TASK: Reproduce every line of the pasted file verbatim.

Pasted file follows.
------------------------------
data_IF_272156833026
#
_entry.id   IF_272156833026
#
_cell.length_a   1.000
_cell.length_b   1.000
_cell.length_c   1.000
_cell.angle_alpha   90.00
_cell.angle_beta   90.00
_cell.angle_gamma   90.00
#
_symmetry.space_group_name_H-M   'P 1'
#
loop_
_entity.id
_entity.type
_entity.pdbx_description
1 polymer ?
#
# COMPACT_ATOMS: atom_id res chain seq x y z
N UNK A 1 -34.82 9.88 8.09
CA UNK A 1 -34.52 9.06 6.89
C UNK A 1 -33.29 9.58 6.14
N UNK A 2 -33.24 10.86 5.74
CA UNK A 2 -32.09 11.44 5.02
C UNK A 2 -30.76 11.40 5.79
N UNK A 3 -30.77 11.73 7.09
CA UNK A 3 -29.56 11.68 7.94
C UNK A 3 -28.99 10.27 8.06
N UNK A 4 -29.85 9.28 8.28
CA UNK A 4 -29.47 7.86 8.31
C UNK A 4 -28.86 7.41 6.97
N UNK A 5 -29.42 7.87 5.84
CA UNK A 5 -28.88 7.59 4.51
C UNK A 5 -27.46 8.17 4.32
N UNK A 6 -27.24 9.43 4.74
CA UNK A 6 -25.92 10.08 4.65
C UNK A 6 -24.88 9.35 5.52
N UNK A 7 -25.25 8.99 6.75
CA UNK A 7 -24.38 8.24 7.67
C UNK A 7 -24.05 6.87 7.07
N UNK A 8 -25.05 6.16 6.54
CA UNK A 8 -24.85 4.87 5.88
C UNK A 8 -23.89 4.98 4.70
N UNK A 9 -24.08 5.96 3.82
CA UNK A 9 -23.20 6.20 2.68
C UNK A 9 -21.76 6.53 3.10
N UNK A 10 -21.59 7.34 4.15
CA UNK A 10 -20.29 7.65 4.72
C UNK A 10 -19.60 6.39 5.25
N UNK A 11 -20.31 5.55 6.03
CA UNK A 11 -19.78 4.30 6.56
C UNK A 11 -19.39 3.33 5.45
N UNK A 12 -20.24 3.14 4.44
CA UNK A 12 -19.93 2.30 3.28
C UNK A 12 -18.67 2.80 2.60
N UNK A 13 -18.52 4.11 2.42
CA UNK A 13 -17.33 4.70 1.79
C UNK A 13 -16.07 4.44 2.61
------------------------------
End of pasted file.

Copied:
data_IF_272156833026
#
_entry.id   IF_272156833026
#
_cell.length_a   1.000
_cell.length_b   1.000
_cell.length_c   1.000
_cell.angle_alpha   90.00
_cell.angle_beta   90.00
_cell.angle_gamma   90.00
#
_symmetry.space_group_name_H-M   'P 1'
#
loop_
_entity.id
_entity.type
_entity.pdbx_description
1 polymer ?
#
# COMPACT_ATOMS: atom_id res chain seq x y z
N UNK A 1 -34.82 9.88 8.09
CA UNK A 1 -34.52 9.06 6.89
C UNK A 1 -33.29 9.58 6.14
N UNK A 2 -33.24 10.86 5.74
CA UNK A 2 -32.09 11.44 5.02
C UNK A 2 -30.76 11.40 5.79
N UNK A 3 -30.77 11.73 7.09
CA UNK A 3 -29.56 11.68 7.94
C UNK A 3 -28.99 10.27 8.06
N UNK A 4 -29.85 9.28 8.28
CA UNK A 4 -29.47 7.86 8.31
C UNK A 4 -28.86 7.41 6.97
N UNK A 5 -29.42 7.87 5.84
CA UNK A 5 -28.88 7.59 4.51
C UNK A 5 -27.46 8.17 4.32
N UNK A 6 -27.24 9.43 4.74
CA UNK A 6 -25.92 10.08 4.65
C UNK A 6 -24.88 9.35 5.52
N UNK A 7 -25.25 8.99 6.75
CA UNK A 7 -24.38 8.24 7.67
C UNK A 7 -24.05 6.87 7.07
N UNK A 8 -25.05 6.16 6.54
CA UNK A 8 -24.85 4.87 5.88
C UNK A 8 -23.89 4.98 4.70
N UNK A 9 -24.08 5.96 3.82
CA UNK A 9 -23.20 6.20 2.68
C UNK A 9 -21.76 6.53 3.10
N UNK A 10 -21.59 7.34 4.15
CA UNK A 10 -20.29 7.65 4.72
C UNK A 10 -19.60 6.39 5.25
N UNK A 11 -20.31 5.55 6.03
CA UNK A 11 -19.78 4.30 6.56
C UNK A 11 -19.39 3.33 5.45
N UNK A 12 -20.24 3.14 4.44
CA UNK A 12 -19.93 2.30 3.28
C UNK A 12 -18.67 2.80 2.60
N UNK A 13 -18.52 4.11 2.42
CA UNK A 13 -17.33 4.70 1.79
C UNK A 13 -16.07 4.44 2.61